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Israeli forces rescue 2 hostages in dramatic Gaza raid that killed at least 67 Palestinians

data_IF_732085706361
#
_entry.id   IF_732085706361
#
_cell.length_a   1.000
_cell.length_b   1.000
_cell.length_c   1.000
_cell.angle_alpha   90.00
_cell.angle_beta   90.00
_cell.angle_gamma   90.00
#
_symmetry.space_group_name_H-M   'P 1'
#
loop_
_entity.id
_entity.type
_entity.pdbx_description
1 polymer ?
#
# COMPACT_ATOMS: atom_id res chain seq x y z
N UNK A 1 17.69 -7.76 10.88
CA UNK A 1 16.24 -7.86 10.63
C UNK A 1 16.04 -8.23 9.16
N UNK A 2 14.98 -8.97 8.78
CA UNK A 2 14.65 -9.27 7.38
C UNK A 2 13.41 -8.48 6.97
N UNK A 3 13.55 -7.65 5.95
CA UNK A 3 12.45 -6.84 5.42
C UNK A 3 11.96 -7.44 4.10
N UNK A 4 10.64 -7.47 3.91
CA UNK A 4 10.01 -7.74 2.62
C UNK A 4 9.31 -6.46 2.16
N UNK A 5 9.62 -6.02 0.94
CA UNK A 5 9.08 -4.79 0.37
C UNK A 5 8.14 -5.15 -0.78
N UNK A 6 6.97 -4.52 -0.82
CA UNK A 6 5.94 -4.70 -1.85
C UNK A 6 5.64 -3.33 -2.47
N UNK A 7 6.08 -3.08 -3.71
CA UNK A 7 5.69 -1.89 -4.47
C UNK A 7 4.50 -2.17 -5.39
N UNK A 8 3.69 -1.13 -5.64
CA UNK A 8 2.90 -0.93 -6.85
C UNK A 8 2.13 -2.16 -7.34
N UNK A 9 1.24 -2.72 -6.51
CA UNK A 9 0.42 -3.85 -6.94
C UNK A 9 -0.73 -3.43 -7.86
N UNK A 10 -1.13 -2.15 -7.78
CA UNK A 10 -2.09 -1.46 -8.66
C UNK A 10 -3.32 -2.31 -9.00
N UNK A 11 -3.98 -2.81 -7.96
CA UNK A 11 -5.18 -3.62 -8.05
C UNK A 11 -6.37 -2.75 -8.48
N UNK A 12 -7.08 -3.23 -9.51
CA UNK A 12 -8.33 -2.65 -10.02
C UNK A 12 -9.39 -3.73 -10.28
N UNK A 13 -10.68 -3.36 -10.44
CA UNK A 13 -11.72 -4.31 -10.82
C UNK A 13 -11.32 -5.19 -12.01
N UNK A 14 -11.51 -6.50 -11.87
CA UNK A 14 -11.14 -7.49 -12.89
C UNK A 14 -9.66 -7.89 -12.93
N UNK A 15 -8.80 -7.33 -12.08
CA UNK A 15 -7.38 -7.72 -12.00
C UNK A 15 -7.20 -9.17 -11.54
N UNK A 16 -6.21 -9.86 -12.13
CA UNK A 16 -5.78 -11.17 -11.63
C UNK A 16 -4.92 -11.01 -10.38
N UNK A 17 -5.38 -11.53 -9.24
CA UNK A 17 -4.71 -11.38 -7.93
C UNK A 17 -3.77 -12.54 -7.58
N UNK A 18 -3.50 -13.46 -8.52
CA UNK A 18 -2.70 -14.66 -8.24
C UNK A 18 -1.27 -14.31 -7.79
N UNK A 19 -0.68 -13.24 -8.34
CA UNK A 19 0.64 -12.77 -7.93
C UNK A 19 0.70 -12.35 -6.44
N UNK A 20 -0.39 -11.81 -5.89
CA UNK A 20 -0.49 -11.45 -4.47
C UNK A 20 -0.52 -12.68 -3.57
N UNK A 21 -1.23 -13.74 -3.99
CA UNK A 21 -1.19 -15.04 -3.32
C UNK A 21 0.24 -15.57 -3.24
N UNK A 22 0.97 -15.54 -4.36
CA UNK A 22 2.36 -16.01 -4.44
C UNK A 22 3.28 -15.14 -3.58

RAFAH, Gaza Strip (AP) — Israeli forces rescued two hostages early Monday, storming a heavily guarded apartment in the Gaza Strip and extracting the captives under fire in a dramatic raid that was a small but symbolically significant success for Israel. The operation killed at least 67 Palestinians, including women and children, according to Palestinian health officials in the beleaguered territory. To assist the rescue forces, heavy airstrikes pounded the area near the apartment in Rafah, a city on the southern edge of the Gaza Strip where 1.4 million Palestinians have fled to escape fighting elsewhere in the Israel-Hamas war. The raid was celebrated in Israel as a victory in the sluggish battle to free the hostages, with more than 100 captives still held by Hamas and other Gaza militants, and briefly lifted the spirits of a nation still reeling from Hamas’ cross-border raid last year. But in Gaza, where civilians have borne a staggering toll since the war erupted on Oct. 7, the operation unleashed another wartime tragedy, with many Palestinians killed or wounded. More than 12,300 Palestinian minors — children and young teens — have been killed in Israel’s war against Hamas, the Health Ministry in Hamas-run Gaza said Monday. That means minors make up about 47% of the total number of 28,176 Palestinians killed so far. About 8,400 women were also among those killed. The ministry, which does not distinguish between combatants and civilians, provided the breakdown of minors and women at the request of The Associated Press. Israel claims to have killed thousands of Hamas fighters. The plight of the hostages has profoundly shaken Israelis and the government has made freeing the dozens of remaining captives a top aim of its war, along with destroying Hamas’ military and governing capabilities. But as the fighting drags on, now in its fifth month, their freedom remains elusive and rifts have emerged in Israel over the best approach to end their ordeal. Israeli Prime Minister Benjamin Netanyahu has insisted persistent military pressure will bring about their freedom — a position he repeated on Monday — even as other top officials have opposed this, saying a deal is the only way to secure their release. Israel has described Rafah as the last remaining Hamas stronghold in Gaza and signaled that its ground offensive may soon target the densely populated city. On Sunday, the White House said President Joe Biden had warned Netanyahu that Israel should not conduct a military operation against Hamas in Rafah without a “credible and executable” plan to protect civilians. The army identified the rescued hostages as Fernando Simon Marman, 60, and Louis Har, 70, abducted by Hamas militants from Kibbutz Nir Yitzhak in the Oct. 7 cross-border attack that triggered the war. Netanyahu’s office said they also hold Argentinian citizenship. They were among roughly 250 taken captive during Hamas’ stunning cross-border raid, when an estimated 1,200 people, mostly civilians, were killed, according to Israeli authorities. In addition to the thousands killed, Israeli’s retaliatory air and ground offensive has displaced over 80% of the population and set off a massive humanitarian crisis. Over 100 hostages were freed during a weeklong cease-fire in November. Israel says about 100 hostages remain in Hamas captivity, and Hamas also holds the remains of roughly 30 others who were either killed on Oct. 7 or died in captivity. Three hostages were mistakenly killed by the army after escaping their captors in December. “Only the continuation of the military pressure, until total victory, will bring about the release of all of our captives,” Netanyahu said in a statement.A DRAMATIC RAID Israeli military spokesman Read Adm. Daniel Hagari said special forces broke into a second-floor apartment in Rafah under fire at 1:49 a.m. Monday, accompanied a minute later by airstrikes on surrounding areas. He said the hostages were being guarded by armed Hamas militants and that members of the rescue team shielded the hostages with their bodies as a heavy battle erupted in several places at once with Hamas gunmen. The hostages were taken to a nearby “safe area,” given a quick medical check and airlifted to Sheba Medical Center in central Israel. Their medical condition was reported to be good. They are just the second and third hostages to be rescued safely; a female soldier was rescued in November. The rescue, which Hagari said was based on precise intelligence and planned for some time, is a morale booster for Israelis but a small step toward winning the release of the remaining hostages, who are believed to be spread out and hidden in tunnels, likely in poor condition. Har and Marman were kidnapped from a home in southern Israel along with three other relatives who were freed in the late-November deal. No other family members of theirs remain in Gaza, Israeli media reported. Har’s son-in-law, Idan Begerano, who saw the released captives at the hospital, said the two men were thin and pale, but communicating well and aware of their surroundings. Begerano said Har told him immediately upon seeing him: “You have a birthday today, mazal tov.”DOZENS KILLED IN STRIKES The airstrikes that backed up the Israeli forces hit the jam-packed Rafah in the middle of the night and dozens of explosions could be heard around 2 a.m. Ashraf al-Qidra, spokesman for the Health Ministry in Hamas-run Gaza, said at least 67 people were killed in the strikes. Al-Qidra said rescuers were still searching the rubble; an Associated Press journalist counted at least 50 bodies at the Abu Youssef al-Najjar Hospital in Rafah. Footage circulating on social media from Rafah’s Kuwaiti hospital showed dead or wounded children. The footage could not immediately be verified but was consistent with AP reporting. The wounded were seen lying on the hospital floor as medics tried to treat them. One wounded man was on the ground with two bloodied children lying beside him. “Rescue the girl,” he screamed. A young man was also seen carrying the body of an infant who he said was killed in the attacks. He said the girl, the daughter of his neighbor, was born and killed during the war. “Let Netanyahu come and see: is this (infant) your bank of targets?” he said. “For what is she to blame?”CONCERNS ABOUT RAFAH Netanyahu has said sending ground troops into Rafah is essential to meeting Israel’s war goals. Biden has urged Israel to exercise extreme caution before moving in. More than half of Gaza’s 2.3 million population is now crammed into Rafah, where hundreds of thousands live in sprawling tent camps and overcrowded U.N. shelters. Biden’s remarks, made in a phone call with Netanyahu late Sunday, were his most forceful language yet on the possible operation. Discussion of the potential for a cease-fire agreement took up much of the call, a senior U.S. administration official said, and after weeks of diplomacy, a “framework” is now “pretty much” in place for a deal that could see the release of remaining hostages held by Hamas in exchange for Palestinian prisoners and a halt to fighting. The official, who spoke on condition of anonymity to discuss negotiations, acknowledged that “gaps remain,” but declined to give details. The official said military pressure on Hamas in the southern city of Khan Younis in recent weeks helped bring the group closer to accepting a deal. Netanyahu’s office declined to comment on the call. Hamas’ Al-Aqsa television station earlier quoted an unnamed Hamas official as saying any invasion of Rafah would “blow up” the talks mediated by the United States, Egypt and Qatar. Biden and Netanyahu spoke after two Egyptian officials and a Western diplomat said Egypt threatened to suspend its peace treaty with Israel if troops are sent into Rafah. The Camp David peace accords have been a cornerstone of regional stability for over 40 years. Egypt fears a mass influx of Palestinian refugees who may never be allowed to return. ___ Federman reported from Jerusalem and Magdy reported from Cairo. Associated Press writer Colleen Long in Washington contributed to this report. (Copyright (c) 2023 The Associated Press. All Rights Reserved. This material may not be published, broadcast, rewritten, or redistributed.)